Place the clay, still on the cloth, into the glass (or ceramic) dish of your choice and make it as smooth and centered as possible.  Place the clay (dish and all) in the oven and bake for 15 minutes.  When the 15 minutes are gone, turn off the oven and let the dish cool inside the oven.  Once it is cool, remove the new dish using the fabric and then remove the fabric from the bottom of the dish

Step 19:

I wanted the lace doily imprint to be pop out, so I decided to use a ceramic painting technique called antiquing. I first covered the dish with a coat of a light colored acrylic paint.  I let it dry completely (6+ hours). 

Step 20:

Then I choose a darker color of acrylic paint and I thinned it with some water.  Then I brushed some of the thinner paint over a small area of the dish,

Step 21:

and using the fabric rag, immediately wiped, a majority of the paint off, letting the lighter color show through.  The dark color stays in the recesses (in this case the imprints from the doily), helping them to stand out more.  If there is one area that is darker than the rest, just add more paint and rub a little harder to remove more.  Do the front and the back of the dish.  Let completely dry (1-2 hours). 

Step 22:

  Now to make your dish glossy, cover your work surface with newspaper or cardboard to protect it.  Make sure your work area is well ventilated.   Use a paper cup to raise your dish above the work surface and after shaking the can of clear gloss sealer really well, hold the can 12 inches (30cm), away from the dish and spray a light coat.  Let dry for 15 minutes.  Repeat with 3 more coats.  When the dish surface is totally dry, turn over and seal the bottom.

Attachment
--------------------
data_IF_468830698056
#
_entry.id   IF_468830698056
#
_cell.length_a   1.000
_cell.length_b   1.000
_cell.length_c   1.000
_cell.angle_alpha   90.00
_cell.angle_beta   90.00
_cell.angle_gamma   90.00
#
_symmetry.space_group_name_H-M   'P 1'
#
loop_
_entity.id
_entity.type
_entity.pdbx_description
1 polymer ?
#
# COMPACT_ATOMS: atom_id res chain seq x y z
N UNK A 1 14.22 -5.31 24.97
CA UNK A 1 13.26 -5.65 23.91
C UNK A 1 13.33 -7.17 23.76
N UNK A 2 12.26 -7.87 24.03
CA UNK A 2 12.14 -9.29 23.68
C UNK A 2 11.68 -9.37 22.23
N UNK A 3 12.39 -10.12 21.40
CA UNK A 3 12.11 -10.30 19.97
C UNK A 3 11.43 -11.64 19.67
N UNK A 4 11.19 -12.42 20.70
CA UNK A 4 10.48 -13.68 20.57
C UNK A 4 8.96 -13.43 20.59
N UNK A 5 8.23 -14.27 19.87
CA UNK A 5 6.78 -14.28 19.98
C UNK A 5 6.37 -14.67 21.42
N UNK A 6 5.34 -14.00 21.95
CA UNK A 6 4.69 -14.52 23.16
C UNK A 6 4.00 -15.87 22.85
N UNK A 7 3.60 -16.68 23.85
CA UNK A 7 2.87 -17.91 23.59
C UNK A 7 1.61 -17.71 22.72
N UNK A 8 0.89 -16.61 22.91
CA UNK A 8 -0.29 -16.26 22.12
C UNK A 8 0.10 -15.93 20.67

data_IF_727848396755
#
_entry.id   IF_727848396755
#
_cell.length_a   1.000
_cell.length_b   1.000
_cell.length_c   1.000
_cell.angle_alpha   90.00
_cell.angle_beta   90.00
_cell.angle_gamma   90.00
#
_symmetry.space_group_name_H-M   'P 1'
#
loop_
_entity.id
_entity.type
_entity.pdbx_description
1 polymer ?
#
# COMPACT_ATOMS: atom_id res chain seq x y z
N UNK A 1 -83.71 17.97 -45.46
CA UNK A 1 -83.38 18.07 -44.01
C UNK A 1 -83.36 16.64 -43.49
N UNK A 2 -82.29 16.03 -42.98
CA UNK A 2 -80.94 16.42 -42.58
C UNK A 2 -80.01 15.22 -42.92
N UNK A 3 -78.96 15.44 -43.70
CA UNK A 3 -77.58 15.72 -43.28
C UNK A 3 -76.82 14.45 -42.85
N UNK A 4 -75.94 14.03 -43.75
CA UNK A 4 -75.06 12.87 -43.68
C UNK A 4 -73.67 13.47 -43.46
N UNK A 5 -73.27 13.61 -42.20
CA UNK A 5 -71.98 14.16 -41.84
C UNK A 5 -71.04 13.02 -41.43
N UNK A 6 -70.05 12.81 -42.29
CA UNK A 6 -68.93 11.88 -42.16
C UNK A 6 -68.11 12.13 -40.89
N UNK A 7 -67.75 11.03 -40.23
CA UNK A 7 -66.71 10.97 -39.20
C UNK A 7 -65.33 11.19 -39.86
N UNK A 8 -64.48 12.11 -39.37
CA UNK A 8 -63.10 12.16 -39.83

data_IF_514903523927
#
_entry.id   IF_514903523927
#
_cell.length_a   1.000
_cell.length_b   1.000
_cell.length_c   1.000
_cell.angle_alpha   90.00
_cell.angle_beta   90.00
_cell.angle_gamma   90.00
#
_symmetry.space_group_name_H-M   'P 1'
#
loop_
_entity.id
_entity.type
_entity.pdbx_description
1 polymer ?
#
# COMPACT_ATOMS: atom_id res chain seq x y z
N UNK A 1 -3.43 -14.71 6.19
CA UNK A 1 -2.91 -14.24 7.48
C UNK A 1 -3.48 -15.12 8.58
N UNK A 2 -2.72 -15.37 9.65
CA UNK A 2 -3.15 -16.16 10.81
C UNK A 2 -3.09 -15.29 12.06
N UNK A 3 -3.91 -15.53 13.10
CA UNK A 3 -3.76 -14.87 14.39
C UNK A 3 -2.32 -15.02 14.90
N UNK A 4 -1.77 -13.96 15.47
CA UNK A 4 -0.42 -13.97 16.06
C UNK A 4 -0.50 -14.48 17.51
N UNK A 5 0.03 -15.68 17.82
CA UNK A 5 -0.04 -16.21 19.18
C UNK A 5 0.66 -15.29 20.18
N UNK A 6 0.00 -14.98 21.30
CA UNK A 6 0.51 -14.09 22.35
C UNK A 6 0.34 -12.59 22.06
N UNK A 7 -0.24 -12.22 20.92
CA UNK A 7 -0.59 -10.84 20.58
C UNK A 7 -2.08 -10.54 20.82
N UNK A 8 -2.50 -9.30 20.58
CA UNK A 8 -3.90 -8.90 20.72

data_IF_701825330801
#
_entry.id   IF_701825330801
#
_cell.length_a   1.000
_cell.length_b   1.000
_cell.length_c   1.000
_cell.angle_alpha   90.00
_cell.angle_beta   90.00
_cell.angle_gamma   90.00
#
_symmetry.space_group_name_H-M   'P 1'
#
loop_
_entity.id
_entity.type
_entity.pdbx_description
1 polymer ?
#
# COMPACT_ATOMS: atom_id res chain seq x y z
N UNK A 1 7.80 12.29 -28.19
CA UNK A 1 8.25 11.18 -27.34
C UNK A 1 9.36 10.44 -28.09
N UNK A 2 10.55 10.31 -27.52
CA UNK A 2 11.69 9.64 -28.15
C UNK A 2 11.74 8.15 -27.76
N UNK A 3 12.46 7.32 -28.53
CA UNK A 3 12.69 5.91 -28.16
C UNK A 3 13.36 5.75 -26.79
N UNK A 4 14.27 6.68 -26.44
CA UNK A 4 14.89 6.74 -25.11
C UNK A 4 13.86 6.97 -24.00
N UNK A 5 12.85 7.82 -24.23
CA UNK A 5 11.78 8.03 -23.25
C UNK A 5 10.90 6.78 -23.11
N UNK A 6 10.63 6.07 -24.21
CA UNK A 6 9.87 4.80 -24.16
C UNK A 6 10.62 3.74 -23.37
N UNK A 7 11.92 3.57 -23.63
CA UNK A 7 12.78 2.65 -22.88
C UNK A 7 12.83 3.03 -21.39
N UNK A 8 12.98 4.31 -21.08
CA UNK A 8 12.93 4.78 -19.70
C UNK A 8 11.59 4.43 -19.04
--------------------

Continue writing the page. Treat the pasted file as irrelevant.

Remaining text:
Step 23:

These dishes are not for serving food.  They are for decoration. They are not dishwasher safe,  If cleaning is needed, you could wipe it down with a damp rag, and let it air dry.  Place it on your dresser or some other surface, and keep the stuff from you pockets in it.  The blue grey one is for my Mother for her birthday.  I hope she likes it.  Enjoy!
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    11 Discussions


    5 years ago

    lol you sound like me, all over the map w/ crafts. these are beautiful


    7 years ago on Introduction

    Ух-ты! Вот это классная получилась тарелочка. Возьму себе на вооружение.


    7 years ago on Introduction

    You did a great job with this! I'd think you could use many objects to create interesting textures--metal washers arranged in a pleasing pattern comes to mind, or pleated fabric, and so on. One of the best things about polymer clay is its, well, plasticity--it's pretty much a blank canvas for all manner of artworks. I love what you did, and will have to try it myself--though I don't tat (or crochet, or knit, or?) Goodwill, here I come!


    7 years ago on Introduction

    Thank you so much for sharing this. Your dishes are beautiful. I hope mine are just as pretty when I try this.


    Reply 7 years ago on Introduction

    Yes, I shuttle tatted that doily and 2 others. I am now making a 4th one for my Mom for Mother's day. I am really thinking of doing an Instrucatble on it. It's really hard to do the pictures of each movement to get the double stitch made. I have about decided to do a lot of mini videos. I feel over whelmed. It's easier just to make doilies.


    7 years ago on Introduction

    How pretty! When I first looked at them, I thought you just did the paint and glue a doily to the back of a glass dish - but you went above and beyond! They turned out fantastic!